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Influencing With a Conscience: How Some Influencers Are Changing the Industry for the Better

A growing cohort of influencers are prioritizing moral and ethical responsibility in their work — and it’s changing the way brands do business.

They might be paid to post about clothes, but for a growing cohort of influencers, it’s no longer just about the fashion. Increasingly, social media influencers are speaking out about social issues they feel passionate about, and, given their professions, it’s inevitably starting to inform how they work with brands.

“We have clients that have passed on six-figure opportunities because the brand did not align with their values,” Reesa Lake says. As partner and executive vice president of Digital Brand Architects, she oversees thousands of influencer/brand deals. “The trust that they have built with their community is instrumental in their success. Luckily, social causes are no longer taboo subjects; they are being highlighted and with that comes new ways for influencers to work with brands.”

Nicolette Mason says no to working with any brand that doesn’t share her values. She once declined an offer from a retailer that is notorious for underpaying its employees. “When they asked why, I was clear that the brand values did not align with mine and should that change in the future, I’d be open to working with them again,” she says.

Brands are smart to take this kind of feedback as data to grow and improve not only on a production level, but also on a social responsibility level. Mason’s opinion most likely mirrors that of many of her 180,000 Instagram followers — and potential customers.

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Whether or not they’re paid to do so by a brand, influencers are increasingly shedding light on wasteful industry practices, unfair wages, toxic ingredients and cultural and size exclusivity (to name a few). Conscious influencers are serving as an Instagram exposé to harmful businesses. This shows other brands that these practices matter, and that the consumer agrees.

And while taking this kind of a stand might exclude some opportunities, it can also open new doors for influencers. When a brand chooses to partner with a content creator firm in their beliefs, it makes them look more credible in that space. In a challenging marketing landscape, it’s more important than ever for brands to produce unique campaigns and, as we’ve seen on the environmental front this year, make purpose-driven commitments.

With 891,000 followers, Kristen Leanne has been leading the charge in making the beauty space completely cruelty-free. Through her platform, she highlights strong cruelty-free brands like NYX Cosmetics and Dermalogica. In 2018, Covergirl tapped Kristen to be the first influencer to announce the drugstore brand was going cruelty-free.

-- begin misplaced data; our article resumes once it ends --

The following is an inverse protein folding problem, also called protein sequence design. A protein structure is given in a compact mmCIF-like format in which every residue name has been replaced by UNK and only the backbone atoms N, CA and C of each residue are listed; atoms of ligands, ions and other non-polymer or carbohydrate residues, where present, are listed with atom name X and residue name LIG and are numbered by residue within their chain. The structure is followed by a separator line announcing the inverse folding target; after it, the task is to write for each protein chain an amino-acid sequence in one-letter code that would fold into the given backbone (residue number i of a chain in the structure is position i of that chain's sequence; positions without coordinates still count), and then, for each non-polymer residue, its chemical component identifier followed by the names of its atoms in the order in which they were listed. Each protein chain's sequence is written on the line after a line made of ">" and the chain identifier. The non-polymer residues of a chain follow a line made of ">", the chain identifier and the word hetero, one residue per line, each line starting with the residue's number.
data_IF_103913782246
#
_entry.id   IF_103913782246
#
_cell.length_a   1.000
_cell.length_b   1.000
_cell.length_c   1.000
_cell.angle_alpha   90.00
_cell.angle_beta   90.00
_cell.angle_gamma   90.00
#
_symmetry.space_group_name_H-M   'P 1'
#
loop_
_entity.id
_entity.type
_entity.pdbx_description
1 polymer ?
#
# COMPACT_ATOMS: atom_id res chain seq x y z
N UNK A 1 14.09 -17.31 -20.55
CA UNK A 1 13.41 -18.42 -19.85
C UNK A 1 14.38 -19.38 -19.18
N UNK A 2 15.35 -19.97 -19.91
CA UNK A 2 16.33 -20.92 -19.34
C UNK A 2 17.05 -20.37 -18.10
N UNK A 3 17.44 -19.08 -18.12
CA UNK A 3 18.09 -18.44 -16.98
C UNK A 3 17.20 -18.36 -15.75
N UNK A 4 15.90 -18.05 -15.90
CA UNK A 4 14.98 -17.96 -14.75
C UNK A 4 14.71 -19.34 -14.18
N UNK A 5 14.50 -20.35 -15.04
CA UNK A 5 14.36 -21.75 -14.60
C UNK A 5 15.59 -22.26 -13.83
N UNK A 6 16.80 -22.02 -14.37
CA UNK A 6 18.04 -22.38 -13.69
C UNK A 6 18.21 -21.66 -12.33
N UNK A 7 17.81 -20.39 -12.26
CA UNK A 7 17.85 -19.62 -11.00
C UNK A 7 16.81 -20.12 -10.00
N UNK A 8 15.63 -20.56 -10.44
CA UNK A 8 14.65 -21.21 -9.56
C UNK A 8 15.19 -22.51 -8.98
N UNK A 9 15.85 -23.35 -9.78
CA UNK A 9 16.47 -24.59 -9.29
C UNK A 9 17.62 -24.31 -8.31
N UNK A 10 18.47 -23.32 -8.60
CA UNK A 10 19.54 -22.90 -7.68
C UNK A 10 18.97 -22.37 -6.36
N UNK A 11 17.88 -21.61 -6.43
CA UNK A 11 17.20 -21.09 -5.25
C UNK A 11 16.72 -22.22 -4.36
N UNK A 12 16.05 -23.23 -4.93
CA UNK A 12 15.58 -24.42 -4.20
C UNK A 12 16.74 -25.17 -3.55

With over 270,000 followers, fashion editor-turned-influencer Alyssa Coscarelli has become an advocate for greener practices. “I’m far from perfect, but I have pared back a bit on collaborations with fast-fashion brands, not only because my standards are changing but because my followers are holding me accountable, too,” she says. “I’m really grateful to have a vocal audience who cares about where what they’re buying is coming from and the larger impact it has, and holds me to a standard of supporting brands I can truly support and be proud of.”

Coscarelli recently created a “zero waste” highlight on her Instagram in collaboration with her audience to not only validate the importance of these practices but to keep the conversation sparked while action sinks in. She also placed a disclaimer in her email signature that discourages excess packaging in mailers. “It has made a significant difference in the packages and packaging I receive,” she says.

Brands are noticing these conversations, realizing the demand to be better exists. Haley Boyd, who founded the successful accessories brand Marais (which she recently sold), approaches her 55,000 followers from the position of both an entrepreneur and a consumer. “I shared an Insta story about the reasons fashion brands generally package items in plastic bags. From the consumer’s standpoint, it probably seems like an easy thing to eliminate, but it’s actually a big challenge,” Boyd says. “I overviewed why they are used, why they’re hard to get rid of. [I gave] solutions about how to use less harmful plastic, and how to move away from plastic altogether. Quite a few brands contacted me, and many of them are looking to change their packaging or have already done so.”